As homeschooling parents, we love spending time learning with and teaching our kids. However, home education is a huge responsibility, and we feel that keenly. Symptoms of burnout can sneak up even on veteran homeschoolers. Homeschooling parents can experience a particularly rough season with illness or pregnancy, or children who struggle or who develop bad attitudes. Not to mention the stress of everyday life can spill over into school time. What can a parent do to avoid homeschool burnout in themselves and their kids? Here are a few suggestions.
Homeschoolers don’t have to do everything themselves. There are many resources available, for free or at reasonable cost, for homeschooling families. Your local board of education’s website will have information for home educators. There, you will likely find several homeschooling groups close by that can suggest classes for nearly every subject. For example, in an Arts Center less than 5 minutes from my home, my kids have taken art, dance and pottery lessons. That Center also offers math, science, history and chess classes at very low cost. Your local librarian may also have suggestions for free educational opportunities for your kids.
Consider forming a co-op with other homeschooling parents. If one of you is skilled in a foreign language and another a whiz at math, trade kids for a couple of hours once a week. Investigate classes available online, both free via YouTube and Khan Academy, as well as paid, like those offered by the Well Trained Mind.
Ask for Help
If you need to take a break or want help teaching a particular subject you don’t enjoy, don’t be afraid to ask for help. Your spouse, a grandparent or other trusted adult may be happy to take over teaching one subject that they love. Even an older sibling may make an excellent teacher. My older children get help with math from their oldest brother, as their math knowledge has long exceeded my ability!
Many homeschooling families, including mine, benefit from a daily quiet time. Little ones may nap or otherwise be required to stay in their beds with quiet toys, older ones may read or just rest. The daily quiet is essential for peace in a busy house where everyone’s home all the time! Quiet time gives siblings a little break from one another, and most importantly, it gives mom a break to read, pray, journal, drink tea or nap.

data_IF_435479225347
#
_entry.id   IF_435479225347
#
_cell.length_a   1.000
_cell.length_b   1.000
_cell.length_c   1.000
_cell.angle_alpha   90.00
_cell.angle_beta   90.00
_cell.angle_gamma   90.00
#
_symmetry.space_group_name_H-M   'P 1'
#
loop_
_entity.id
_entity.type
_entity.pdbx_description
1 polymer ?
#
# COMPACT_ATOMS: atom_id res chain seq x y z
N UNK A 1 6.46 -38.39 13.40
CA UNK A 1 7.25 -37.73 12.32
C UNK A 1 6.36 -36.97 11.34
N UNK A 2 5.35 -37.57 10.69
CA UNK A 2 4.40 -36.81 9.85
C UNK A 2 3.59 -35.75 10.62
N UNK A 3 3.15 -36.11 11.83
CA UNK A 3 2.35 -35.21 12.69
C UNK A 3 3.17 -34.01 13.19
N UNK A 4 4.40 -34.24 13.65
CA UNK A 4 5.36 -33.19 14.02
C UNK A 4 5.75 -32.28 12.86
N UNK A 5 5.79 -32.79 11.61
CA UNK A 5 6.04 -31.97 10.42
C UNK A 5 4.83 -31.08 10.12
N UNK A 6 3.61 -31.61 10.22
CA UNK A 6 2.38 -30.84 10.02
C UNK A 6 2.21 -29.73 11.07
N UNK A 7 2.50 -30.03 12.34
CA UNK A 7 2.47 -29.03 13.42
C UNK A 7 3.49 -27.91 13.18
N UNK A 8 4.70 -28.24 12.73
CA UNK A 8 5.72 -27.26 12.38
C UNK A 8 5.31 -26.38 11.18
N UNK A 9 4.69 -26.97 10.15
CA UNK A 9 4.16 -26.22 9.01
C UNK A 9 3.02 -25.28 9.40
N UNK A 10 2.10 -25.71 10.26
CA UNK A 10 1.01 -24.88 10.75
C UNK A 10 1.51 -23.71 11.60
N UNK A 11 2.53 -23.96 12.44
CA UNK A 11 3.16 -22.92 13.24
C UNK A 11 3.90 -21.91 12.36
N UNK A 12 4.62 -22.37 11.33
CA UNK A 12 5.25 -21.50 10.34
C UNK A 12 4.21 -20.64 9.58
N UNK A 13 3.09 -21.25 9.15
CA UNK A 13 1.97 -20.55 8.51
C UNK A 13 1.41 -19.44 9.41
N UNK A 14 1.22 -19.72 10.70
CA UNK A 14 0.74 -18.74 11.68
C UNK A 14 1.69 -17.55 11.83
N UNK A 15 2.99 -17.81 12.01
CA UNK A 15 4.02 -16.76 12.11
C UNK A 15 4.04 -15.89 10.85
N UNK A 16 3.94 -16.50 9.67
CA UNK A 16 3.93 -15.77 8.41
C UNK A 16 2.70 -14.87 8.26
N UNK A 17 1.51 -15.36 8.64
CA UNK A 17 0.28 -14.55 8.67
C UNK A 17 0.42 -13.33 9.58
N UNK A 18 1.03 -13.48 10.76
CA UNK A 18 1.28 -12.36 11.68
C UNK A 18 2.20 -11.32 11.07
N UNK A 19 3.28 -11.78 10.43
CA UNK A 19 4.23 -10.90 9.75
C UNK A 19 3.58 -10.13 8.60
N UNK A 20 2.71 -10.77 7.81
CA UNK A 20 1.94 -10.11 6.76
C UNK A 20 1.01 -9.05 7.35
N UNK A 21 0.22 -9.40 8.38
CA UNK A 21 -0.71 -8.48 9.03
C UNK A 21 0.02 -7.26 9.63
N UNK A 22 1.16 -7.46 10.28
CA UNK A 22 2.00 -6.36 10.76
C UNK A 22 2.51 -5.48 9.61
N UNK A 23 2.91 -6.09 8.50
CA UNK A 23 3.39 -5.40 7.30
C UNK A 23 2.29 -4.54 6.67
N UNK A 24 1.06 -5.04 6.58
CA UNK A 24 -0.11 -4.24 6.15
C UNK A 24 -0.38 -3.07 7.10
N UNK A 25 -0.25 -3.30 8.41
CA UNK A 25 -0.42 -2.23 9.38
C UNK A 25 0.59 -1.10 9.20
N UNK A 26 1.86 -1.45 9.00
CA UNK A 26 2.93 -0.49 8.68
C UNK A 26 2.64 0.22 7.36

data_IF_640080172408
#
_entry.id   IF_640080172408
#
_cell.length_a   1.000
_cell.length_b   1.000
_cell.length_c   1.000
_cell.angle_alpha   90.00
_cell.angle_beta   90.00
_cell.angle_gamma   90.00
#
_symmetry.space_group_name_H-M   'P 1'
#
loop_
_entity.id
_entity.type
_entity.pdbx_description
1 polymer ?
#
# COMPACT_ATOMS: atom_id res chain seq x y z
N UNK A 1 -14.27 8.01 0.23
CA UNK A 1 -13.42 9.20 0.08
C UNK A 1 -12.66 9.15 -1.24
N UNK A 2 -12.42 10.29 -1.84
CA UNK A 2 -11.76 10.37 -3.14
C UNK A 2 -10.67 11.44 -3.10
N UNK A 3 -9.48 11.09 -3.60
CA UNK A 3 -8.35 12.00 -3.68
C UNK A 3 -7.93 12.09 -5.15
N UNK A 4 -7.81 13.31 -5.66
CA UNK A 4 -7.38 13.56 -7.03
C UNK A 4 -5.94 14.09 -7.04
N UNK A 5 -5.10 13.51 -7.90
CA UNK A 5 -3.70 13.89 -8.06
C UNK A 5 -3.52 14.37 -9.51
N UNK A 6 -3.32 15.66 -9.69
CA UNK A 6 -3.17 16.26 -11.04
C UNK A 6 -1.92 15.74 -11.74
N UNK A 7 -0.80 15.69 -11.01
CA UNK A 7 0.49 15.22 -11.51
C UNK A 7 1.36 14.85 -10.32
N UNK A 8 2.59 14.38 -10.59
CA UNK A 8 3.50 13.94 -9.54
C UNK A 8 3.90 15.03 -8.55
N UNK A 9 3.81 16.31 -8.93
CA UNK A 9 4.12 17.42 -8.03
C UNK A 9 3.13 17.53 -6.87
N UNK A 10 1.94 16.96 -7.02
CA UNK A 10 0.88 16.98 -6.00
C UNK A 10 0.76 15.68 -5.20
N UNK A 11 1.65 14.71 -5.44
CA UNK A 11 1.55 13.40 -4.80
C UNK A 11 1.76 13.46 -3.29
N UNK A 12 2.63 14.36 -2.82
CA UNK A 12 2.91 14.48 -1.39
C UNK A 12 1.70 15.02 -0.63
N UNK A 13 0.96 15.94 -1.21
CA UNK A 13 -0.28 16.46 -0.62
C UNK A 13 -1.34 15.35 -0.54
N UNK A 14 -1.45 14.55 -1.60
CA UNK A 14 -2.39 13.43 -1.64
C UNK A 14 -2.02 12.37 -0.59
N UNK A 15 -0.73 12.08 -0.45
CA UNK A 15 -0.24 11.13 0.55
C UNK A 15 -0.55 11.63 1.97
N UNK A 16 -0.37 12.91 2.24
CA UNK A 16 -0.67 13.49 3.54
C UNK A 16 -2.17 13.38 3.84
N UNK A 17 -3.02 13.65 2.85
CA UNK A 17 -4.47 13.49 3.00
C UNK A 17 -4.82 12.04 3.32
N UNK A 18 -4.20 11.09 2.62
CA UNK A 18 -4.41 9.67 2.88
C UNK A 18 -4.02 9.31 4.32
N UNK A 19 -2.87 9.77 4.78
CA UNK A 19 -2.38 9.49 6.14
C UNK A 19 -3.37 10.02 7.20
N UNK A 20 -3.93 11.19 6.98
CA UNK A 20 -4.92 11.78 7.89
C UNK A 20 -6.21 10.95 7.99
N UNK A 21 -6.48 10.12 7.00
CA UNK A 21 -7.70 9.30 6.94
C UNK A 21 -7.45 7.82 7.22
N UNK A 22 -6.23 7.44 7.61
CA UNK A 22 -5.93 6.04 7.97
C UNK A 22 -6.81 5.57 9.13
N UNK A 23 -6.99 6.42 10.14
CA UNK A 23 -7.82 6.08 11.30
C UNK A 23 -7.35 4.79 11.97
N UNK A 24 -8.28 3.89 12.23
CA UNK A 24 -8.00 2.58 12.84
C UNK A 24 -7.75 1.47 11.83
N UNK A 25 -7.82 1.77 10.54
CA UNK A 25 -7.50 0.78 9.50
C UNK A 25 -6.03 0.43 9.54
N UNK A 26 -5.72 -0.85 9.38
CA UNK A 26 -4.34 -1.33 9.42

Change of Scenery
Many times when my kids are in a sour mood and complaining about having to do their schoolwork, merely changing their environment does wonders. We’ve taken books to Starbucks and enjoyed hot chocolates with our math and history, or grabbed a picnic and blanket and done school in the park. Simply moving read-aloud outside in the back yard can put everyone in a better mood.
Take a Library Day
When all else fails, when you’re tired and the kids just can’t face another page of Saxon math, chuck it all and declare a Library Day. Head to the library and encourage each child to check out as many books as they like. Enjoy a great read-aloud. Try to finish a novel in one day if you can, taking turns with your kids so your voice doesn’t wear out. Then watch a movie based on the book for extra credit! Reading and discussing great books is every bit as educational as any planned curriculum. Historical fiction, biographies, even a novel offers much fodder for learning and conversation. Doing something different once in a while can refresh everyone, including you as the teacher.
Carrie Willard is a homeschooling mom of seven kids, including one graduate and one former 27-weeker preemie. She blogs about large family logistics, frugality and great books at http://www.CarrieWillard.com. Her latest book, The Temporary Tightwad, offers advice for meeting a life-changing financial goal.
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